We reviewed two popular approaches for providing such approximate estimates as implemented in SAS and R, and discussed the pros and cons between the two approaches. Although the linearization approach is flexible, and can accommodate a complex structure of random effects, it may not provide reliable estimates, since it is difficult to theoretically characterize the properties of such estimates. In particular, it is unclear whether such estimates are even consistent. In comparison, the integral-based approximation approach yields estimates that approximate the MLE, thereby providing not only consistent, but asymptotically normal estimates. The superior performance of the latter approach as demonstrated by the SAS NLMIXED in our simulation study confirms the theoretical behavior of the estimates from this approach. We are a bit surprised by the performance of the R lme4 and glmmML packages, as neither seems to yield comparable inference as its SAS NLMIXED counterpart given that it implements the same integral approximation approach, albeit using different algorithms.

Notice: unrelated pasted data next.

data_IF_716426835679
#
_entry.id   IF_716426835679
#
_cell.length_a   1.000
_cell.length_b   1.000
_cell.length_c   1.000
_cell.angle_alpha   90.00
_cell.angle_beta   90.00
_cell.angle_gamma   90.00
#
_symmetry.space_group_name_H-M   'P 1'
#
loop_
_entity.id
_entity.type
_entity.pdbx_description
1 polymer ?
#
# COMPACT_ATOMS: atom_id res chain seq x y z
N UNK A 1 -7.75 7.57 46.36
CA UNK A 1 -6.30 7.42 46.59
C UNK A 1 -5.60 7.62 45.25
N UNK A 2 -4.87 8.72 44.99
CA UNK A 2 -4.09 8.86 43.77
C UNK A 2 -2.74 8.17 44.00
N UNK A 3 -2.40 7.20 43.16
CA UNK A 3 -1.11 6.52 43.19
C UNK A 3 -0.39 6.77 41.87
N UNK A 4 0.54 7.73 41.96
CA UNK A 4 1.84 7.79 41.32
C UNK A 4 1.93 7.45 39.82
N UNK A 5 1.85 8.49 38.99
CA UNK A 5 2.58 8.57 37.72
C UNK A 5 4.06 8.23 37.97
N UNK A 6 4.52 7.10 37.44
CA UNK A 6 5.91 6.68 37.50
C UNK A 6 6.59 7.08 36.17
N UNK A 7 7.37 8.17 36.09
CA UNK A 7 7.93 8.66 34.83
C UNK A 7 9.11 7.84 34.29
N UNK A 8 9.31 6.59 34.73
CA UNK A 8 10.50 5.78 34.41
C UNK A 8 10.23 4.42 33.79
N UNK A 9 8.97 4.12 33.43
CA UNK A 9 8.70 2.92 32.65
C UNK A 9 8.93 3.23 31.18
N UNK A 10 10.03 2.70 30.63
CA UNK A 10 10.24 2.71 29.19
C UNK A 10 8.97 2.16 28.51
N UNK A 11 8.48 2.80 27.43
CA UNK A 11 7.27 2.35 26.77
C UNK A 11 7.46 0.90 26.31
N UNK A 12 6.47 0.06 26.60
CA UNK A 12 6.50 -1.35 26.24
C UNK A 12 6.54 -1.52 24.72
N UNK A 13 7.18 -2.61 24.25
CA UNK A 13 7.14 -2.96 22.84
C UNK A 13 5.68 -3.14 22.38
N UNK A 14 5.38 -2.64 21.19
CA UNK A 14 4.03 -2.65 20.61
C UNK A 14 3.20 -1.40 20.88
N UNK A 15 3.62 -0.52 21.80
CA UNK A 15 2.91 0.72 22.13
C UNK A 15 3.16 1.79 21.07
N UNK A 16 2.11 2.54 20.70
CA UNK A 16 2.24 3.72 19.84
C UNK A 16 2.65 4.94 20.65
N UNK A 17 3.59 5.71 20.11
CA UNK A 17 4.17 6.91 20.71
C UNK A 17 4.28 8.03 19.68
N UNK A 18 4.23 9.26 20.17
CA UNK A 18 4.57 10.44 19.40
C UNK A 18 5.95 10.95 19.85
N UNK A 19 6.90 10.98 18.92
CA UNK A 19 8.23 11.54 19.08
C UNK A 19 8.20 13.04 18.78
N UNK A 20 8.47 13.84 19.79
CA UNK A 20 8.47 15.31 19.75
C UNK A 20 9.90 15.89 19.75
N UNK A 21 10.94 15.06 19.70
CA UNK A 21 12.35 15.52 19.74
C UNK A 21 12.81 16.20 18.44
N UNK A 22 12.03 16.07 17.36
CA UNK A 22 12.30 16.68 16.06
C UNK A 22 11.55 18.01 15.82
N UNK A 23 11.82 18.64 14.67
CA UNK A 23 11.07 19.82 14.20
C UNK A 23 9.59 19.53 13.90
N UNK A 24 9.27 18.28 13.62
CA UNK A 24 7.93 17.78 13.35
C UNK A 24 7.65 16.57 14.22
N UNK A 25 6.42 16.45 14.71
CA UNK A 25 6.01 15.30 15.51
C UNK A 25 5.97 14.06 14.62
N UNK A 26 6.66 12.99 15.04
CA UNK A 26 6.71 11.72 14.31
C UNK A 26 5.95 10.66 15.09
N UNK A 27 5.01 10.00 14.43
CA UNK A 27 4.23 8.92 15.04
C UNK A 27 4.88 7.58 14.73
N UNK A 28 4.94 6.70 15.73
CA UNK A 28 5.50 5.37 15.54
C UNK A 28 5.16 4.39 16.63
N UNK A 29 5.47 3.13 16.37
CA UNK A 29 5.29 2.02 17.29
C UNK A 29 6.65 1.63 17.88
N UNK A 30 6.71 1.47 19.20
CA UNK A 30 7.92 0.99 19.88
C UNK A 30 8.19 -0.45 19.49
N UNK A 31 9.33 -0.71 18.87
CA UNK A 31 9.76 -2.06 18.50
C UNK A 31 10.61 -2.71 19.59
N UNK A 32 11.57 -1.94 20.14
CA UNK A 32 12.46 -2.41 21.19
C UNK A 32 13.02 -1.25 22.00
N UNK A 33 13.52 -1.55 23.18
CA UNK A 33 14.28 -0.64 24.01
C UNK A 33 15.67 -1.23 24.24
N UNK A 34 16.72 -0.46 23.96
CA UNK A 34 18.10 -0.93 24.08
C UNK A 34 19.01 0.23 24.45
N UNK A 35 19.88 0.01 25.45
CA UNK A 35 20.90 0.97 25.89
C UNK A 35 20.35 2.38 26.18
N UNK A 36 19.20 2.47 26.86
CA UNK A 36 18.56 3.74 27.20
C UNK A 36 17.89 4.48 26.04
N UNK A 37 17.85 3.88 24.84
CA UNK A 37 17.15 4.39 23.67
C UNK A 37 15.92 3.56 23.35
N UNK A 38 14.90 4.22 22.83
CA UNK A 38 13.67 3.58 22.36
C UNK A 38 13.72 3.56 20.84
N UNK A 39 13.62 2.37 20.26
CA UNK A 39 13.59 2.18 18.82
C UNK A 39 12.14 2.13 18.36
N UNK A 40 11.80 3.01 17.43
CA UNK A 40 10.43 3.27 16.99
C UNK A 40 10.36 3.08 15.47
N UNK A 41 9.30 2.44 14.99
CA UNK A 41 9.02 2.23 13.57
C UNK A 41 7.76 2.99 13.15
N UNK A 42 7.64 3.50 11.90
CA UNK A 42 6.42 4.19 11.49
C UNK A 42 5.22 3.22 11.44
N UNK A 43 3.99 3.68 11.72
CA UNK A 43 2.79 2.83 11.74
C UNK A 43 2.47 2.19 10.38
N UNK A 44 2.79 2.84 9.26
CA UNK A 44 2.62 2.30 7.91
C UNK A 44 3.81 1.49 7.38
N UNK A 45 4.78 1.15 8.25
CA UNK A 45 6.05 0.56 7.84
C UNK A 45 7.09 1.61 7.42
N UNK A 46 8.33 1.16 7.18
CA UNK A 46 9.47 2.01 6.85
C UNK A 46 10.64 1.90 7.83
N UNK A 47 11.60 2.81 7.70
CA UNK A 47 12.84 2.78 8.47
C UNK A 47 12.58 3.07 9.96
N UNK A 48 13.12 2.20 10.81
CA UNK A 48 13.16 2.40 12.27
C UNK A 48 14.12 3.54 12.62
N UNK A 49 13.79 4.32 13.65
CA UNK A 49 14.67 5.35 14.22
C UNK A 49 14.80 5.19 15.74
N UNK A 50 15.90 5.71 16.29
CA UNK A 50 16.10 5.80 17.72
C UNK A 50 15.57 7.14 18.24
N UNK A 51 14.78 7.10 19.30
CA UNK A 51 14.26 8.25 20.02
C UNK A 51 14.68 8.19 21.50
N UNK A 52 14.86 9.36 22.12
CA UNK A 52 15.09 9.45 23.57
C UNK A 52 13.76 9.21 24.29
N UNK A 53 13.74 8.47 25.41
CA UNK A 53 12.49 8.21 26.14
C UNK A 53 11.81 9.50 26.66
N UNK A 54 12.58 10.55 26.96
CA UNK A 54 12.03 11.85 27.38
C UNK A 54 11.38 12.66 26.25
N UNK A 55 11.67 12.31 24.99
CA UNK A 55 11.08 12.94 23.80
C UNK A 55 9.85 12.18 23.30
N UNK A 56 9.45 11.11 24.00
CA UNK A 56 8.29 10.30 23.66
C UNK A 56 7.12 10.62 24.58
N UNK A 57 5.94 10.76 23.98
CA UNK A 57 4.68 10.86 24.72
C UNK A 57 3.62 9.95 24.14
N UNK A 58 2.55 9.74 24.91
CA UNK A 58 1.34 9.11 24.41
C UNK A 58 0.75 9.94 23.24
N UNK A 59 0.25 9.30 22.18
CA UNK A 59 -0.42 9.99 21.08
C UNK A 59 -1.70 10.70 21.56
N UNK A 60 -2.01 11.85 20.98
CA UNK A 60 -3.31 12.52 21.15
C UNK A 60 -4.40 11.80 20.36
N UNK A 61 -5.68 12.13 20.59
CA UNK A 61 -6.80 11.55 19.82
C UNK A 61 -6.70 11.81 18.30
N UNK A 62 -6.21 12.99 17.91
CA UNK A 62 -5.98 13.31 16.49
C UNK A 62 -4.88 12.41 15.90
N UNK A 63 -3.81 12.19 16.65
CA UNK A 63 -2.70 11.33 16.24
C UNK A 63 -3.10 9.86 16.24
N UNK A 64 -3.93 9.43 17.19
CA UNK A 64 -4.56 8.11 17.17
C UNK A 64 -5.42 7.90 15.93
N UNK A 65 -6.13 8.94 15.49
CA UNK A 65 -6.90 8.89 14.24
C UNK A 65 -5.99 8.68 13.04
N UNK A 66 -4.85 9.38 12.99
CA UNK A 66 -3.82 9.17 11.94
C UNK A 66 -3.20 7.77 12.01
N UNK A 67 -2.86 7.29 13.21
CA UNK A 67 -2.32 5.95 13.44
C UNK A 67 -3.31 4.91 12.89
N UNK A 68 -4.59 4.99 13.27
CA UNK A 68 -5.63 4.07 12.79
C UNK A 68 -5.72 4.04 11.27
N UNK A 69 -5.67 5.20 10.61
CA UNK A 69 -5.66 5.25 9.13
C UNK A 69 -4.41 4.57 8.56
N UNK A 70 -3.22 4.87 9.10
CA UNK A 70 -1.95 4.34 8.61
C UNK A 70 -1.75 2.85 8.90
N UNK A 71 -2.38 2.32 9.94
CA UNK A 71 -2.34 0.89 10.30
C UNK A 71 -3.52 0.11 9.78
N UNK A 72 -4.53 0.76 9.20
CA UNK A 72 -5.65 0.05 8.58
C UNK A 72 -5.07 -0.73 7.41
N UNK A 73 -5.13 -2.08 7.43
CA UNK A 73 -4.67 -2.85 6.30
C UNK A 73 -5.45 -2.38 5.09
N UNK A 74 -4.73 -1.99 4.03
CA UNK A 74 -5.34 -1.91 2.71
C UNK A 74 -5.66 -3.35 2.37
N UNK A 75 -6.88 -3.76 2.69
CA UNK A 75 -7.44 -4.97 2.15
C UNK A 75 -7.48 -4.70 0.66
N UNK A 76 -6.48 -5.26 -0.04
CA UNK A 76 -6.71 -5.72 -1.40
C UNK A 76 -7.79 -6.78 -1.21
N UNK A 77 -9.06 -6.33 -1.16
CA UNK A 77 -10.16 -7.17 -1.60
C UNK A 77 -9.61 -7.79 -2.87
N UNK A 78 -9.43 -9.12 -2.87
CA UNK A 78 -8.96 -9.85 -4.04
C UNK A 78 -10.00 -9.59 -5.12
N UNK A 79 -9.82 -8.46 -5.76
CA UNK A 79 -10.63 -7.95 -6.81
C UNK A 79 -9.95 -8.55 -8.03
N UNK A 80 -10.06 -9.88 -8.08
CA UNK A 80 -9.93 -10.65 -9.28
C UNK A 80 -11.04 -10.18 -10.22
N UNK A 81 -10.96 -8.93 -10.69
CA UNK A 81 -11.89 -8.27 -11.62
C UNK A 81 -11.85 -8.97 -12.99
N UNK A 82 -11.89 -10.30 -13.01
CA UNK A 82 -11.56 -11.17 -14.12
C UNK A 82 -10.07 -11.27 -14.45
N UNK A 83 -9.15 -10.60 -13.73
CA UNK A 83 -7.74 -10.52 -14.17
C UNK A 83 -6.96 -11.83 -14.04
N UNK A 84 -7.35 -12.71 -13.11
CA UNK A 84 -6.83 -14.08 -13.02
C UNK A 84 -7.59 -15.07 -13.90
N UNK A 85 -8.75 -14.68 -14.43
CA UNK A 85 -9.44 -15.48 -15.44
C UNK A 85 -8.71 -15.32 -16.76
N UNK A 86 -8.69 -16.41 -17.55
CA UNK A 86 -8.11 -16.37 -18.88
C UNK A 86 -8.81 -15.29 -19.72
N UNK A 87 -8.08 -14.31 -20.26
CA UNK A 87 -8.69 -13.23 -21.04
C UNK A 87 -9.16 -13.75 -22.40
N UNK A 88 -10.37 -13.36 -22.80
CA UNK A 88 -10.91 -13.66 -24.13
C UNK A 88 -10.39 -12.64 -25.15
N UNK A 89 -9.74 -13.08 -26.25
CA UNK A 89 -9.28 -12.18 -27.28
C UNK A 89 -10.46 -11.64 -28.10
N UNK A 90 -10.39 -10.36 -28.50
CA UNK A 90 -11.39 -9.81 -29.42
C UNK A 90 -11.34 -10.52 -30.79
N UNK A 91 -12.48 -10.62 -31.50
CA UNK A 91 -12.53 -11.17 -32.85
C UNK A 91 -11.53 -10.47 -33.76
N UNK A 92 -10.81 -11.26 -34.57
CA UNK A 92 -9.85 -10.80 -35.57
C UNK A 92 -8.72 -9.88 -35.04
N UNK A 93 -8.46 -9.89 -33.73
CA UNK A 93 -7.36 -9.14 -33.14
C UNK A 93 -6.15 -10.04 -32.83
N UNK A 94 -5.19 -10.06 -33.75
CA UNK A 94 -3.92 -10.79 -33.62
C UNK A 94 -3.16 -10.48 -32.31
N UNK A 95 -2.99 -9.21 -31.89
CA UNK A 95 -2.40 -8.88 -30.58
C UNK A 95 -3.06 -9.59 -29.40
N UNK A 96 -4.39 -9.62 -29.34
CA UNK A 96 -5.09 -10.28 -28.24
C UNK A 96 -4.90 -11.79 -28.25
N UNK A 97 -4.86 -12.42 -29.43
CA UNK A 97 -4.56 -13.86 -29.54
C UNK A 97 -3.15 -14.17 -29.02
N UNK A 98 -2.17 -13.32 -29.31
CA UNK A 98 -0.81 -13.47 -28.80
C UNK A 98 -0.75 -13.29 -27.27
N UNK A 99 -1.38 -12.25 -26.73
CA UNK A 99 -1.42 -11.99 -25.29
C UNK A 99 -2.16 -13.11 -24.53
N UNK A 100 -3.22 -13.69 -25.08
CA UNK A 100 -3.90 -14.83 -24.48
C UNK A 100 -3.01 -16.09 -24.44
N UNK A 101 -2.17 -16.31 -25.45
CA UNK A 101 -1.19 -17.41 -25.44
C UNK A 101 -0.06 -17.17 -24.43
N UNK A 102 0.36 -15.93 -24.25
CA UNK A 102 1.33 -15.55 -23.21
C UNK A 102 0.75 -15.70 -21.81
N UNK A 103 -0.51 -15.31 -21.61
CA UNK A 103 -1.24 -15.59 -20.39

To further investigate the robustness of inference against non-normal random effects, we also changed the bivariate normal random effects **b**_{i} to a shifted bivariate-Gamma with the same variance structure, i.e.,